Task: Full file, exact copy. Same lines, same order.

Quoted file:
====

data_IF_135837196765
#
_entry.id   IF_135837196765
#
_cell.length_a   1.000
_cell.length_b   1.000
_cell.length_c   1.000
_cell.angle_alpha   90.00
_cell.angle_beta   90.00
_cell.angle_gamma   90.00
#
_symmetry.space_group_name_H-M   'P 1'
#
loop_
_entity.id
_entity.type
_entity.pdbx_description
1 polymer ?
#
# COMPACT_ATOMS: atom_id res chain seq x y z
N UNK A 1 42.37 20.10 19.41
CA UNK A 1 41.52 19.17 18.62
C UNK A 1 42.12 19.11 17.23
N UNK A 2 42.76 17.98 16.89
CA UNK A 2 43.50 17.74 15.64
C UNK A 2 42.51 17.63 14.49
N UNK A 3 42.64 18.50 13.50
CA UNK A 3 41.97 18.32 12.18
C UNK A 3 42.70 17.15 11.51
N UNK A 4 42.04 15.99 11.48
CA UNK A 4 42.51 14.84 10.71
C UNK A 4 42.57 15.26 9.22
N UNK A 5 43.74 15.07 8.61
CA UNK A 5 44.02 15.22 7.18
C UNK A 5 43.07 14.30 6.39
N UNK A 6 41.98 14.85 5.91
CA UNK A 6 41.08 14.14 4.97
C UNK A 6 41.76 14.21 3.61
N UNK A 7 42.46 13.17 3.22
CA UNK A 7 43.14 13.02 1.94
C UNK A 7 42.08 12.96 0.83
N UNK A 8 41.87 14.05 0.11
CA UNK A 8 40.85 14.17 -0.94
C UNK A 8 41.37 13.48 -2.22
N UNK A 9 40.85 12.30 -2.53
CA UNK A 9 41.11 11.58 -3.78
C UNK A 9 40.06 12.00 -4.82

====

data_IF_135837196765
#
_entry.id   IF_135837196765
#
_cell.length_a   1.000
_cell.length_b   1.000
_cell.length_c   1.000
_cell.angle_alpha   90.00
_cell.angle_beta   90.00
_cell.angle_gamma   90.00
#
_symmetry.space_group_name_H-M   'P 1'
#
loop_
_entity.id
_entity.type
_entity.pdbx_description
1 polymer ?
#
# COMPACT_ATOMS: atom_id res chain seq x y z
N UNK A 1 42.37 20.10 19.41
CA UNK A 1 41.52 19.17 18.62
C UNK A 1 42.12 19.11 17.23
N UNK A 2 42.76 17.98 16.89
CA UNK A 2 43.50 17.74 15.64
C UNK A 2 42.51 17.63 14.49
N UNK A 3 42.64 18.50 13.50
CA UNK A 3 41.97 18.32 12.18
C UNK A 3 42.70 17.15 11.51
N UNK A 4 42.04 15.99 11.48
CA UNK A 4 42.51 14.84 10.71
C UNK A 4 42.57 15.26 9.22
N UNK A 5 43.74 15.07 8.61
CA UNK A 5 44.02 15.22 7.18
C UNK A 5 43.07 14.30 6.39
N UNK A 6 41.98 14.85 5.91
CA UNK A 6 41.08 14.14 4.97
C UNK A 6 41.76 14.21 3.61
N UNK A 7 42.46 13.17 3.22
CA UNK A 7 43.14 13.02 1.94
C UNK A 7 42.08 12.96 0.83
N UNK A 8 41.87 14.05 0.11
CA UNK A 8 40.85 14.17 -0.94
C UNK A 8 41.37 13.48 -2.22
N UNK A 9 40.85 12.30 -2.53
CA UNK A 9 41.11 11.58 -3.78
C UNK A 9 40.06 12.00 -4.82